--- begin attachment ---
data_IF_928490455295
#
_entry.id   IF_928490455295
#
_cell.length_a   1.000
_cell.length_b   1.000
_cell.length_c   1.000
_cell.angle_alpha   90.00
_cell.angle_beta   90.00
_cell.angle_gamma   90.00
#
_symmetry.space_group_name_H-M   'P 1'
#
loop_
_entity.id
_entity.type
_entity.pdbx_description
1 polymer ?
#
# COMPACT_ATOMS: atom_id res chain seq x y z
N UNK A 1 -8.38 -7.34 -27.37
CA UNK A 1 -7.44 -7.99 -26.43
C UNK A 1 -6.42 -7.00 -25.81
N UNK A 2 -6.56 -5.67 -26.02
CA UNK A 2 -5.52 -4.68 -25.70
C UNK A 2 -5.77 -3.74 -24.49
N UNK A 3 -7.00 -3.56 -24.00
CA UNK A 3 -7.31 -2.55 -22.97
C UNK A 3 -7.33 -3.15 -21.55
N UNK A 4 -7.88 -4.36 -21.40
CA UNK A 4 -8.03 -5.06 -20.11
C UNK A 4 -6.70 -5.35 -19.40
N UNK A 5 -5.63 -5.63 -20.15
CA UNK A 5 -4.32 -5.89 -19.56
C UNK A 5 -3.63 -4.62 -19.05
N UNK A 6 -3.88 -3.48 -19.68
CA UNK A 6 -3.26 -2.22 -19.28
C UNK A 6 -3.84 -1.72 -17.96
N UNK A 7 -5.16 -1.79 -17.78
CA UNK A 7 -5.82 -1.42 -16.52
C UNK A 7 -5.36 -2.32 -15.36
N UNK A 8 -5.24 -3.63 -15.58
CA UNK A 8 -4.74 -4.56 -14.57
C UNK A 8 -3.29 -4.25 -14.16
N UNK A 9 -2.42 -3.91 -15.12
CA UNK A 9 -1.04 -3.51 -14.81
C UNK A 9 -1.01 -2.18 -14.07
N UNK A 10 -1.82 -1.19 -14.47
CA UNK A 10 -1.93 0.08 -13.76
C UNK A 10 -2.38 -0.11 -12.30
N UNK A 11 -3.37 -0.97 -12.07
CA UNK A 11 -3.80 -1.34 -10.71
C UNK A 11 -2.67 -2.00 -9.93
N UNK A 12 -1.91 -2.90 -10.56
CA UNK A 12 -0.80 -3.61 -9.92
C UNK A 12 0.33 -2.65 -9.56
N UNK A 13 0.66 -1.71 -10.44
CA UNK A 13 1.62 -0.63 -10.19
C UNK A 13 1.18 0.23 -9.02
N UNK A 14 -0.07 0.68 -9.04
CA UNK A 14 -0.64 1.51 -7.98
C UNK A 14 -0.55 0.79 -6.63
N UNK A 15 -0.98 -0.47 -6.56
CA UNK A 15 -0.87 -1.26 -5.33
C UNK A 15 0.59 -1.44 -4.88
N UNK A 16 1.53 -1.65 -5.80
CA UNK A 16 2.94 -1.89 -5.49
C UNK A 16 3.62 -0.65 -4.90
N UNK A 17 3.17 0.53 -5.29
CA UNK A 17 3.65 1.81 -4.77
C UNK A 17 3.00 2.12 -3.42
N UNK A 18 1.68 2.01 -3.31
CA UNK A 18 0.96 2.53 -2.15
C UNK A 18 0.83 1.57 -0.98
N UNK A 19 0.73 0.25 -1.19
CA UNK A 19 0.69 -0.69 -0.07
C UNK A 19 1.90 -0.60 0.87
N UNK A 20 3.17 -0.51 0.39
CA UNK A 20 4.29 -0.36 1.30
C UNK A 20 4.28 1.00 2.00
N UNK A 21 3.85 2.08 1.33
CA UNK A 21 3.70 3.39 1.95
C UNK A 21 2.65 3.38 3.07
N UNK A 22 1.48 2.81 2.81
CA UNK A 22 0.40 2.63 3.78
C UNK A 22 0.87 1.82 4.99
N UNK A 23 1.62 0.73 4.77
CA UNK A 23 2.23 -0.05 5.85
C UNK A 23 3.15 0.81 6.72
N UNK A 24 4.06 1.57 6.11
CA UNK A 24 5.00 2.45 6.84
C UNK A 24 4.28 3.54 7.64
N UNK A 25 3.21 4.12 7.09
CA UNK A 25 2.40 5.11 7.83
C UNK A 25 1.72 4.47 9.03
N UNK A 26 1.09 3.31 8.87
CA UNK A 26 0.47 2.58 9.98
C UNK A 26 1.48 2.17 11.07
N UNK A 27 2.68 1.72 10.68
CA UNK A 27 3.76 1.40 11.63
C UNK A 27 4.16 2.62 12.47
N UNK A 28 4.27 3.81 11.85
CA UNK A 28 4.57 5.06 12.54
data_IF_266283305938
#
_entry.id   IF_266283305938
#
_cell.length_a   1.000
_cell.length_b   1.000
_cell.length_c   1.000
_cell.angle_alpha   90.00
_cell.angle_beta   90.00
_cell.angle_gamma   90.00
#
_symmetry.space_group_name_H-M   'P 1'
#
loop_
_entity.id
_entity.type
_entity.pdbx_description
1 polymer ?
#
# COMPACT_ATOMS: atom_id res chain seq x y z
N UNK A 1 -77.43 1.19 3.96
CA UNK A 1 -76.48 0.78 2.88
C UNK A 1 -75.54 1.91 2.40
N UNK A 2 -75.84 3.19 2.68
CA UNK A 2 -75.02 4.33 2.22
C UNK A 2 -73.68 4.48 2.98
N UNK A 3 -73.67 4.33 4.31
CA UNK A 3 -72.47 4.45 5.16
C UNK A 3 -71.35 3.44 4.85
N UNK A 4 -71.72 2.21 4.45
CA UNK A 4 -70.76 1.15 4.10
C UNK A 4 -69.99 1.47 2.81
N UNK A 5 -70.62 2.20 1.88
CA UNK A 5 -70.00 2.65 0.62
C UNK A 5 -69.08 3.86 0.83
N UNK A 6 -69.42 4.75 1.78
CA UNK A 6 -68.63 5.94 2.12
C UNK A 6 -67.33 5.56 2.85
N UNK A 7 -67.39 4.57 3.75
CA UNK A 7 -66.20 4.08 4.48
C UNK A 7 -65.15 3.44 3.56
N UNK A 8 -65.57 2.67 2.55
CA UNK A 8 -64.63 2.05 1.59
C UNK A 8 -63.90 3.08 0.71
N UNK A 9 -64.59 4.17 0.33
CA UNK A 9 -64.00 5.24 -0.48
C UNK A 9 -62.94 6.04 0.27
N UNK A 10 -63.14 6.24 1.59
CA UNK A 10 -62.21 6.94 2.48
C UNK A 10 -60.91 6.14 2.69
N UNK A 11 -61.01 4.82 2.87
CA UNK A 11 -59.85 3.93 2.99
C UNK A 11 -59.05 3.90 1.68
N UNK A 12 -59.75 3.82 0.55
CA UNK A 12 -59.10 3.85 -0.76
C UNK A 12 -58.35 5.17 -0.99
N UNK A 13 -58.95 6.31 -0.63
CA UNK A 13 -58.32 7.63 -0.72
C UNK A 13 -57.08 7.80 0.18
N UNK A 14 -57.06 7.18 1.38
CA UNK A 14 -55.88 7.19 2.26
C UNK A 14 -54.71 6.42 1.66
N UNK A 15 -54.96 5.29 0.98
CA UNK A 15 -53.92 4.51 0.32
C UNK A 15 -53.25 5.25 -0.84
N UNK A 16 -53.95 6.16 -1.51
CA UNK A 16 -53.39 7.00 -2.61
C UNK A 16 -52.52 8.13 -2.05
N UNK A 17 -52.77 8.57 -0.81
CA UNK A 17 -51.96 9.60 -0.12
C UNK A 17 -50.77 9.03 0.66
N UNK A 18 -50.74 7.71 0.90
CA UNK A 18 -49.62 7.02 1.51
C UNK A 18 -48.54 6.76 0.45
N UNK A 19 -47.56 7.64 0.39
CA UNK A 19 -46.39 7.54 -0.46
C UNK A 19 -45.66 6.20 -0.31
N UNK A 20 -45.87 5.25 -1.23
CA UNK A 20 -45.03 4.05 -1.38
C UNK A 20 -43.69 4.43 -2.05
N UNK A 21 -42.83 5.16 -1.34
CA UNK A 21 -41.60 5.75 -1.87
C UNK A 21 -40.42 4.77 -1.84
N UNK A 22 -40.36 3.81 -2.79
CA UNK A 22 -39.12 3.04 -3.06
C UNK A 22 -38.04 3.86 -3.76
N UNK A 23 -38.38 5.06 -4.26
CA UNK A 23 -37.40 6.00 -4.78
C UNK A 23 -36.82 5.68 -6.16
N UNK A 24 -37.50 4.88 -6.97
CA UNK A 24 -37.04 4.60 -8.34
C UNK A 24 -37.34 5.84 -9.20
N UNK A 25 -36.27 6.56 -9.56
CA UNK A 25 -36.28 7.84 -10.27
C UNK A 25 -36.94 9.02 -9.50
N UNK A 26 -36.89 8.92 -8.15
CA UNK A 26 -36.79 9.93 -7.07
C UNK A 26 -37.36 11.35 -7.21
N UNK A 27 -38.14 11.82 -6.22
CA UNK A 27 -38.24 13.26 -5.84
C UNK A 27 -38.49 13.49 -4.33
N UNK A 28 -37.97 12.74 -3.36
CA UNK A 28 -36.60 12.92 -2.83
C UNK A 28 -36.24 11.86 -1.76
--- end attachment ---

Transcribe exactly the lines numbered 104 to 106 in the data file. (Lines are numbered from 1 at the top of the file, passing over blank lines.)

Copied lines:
data_IF_266283305938
#
_entry.id   IF_266283305938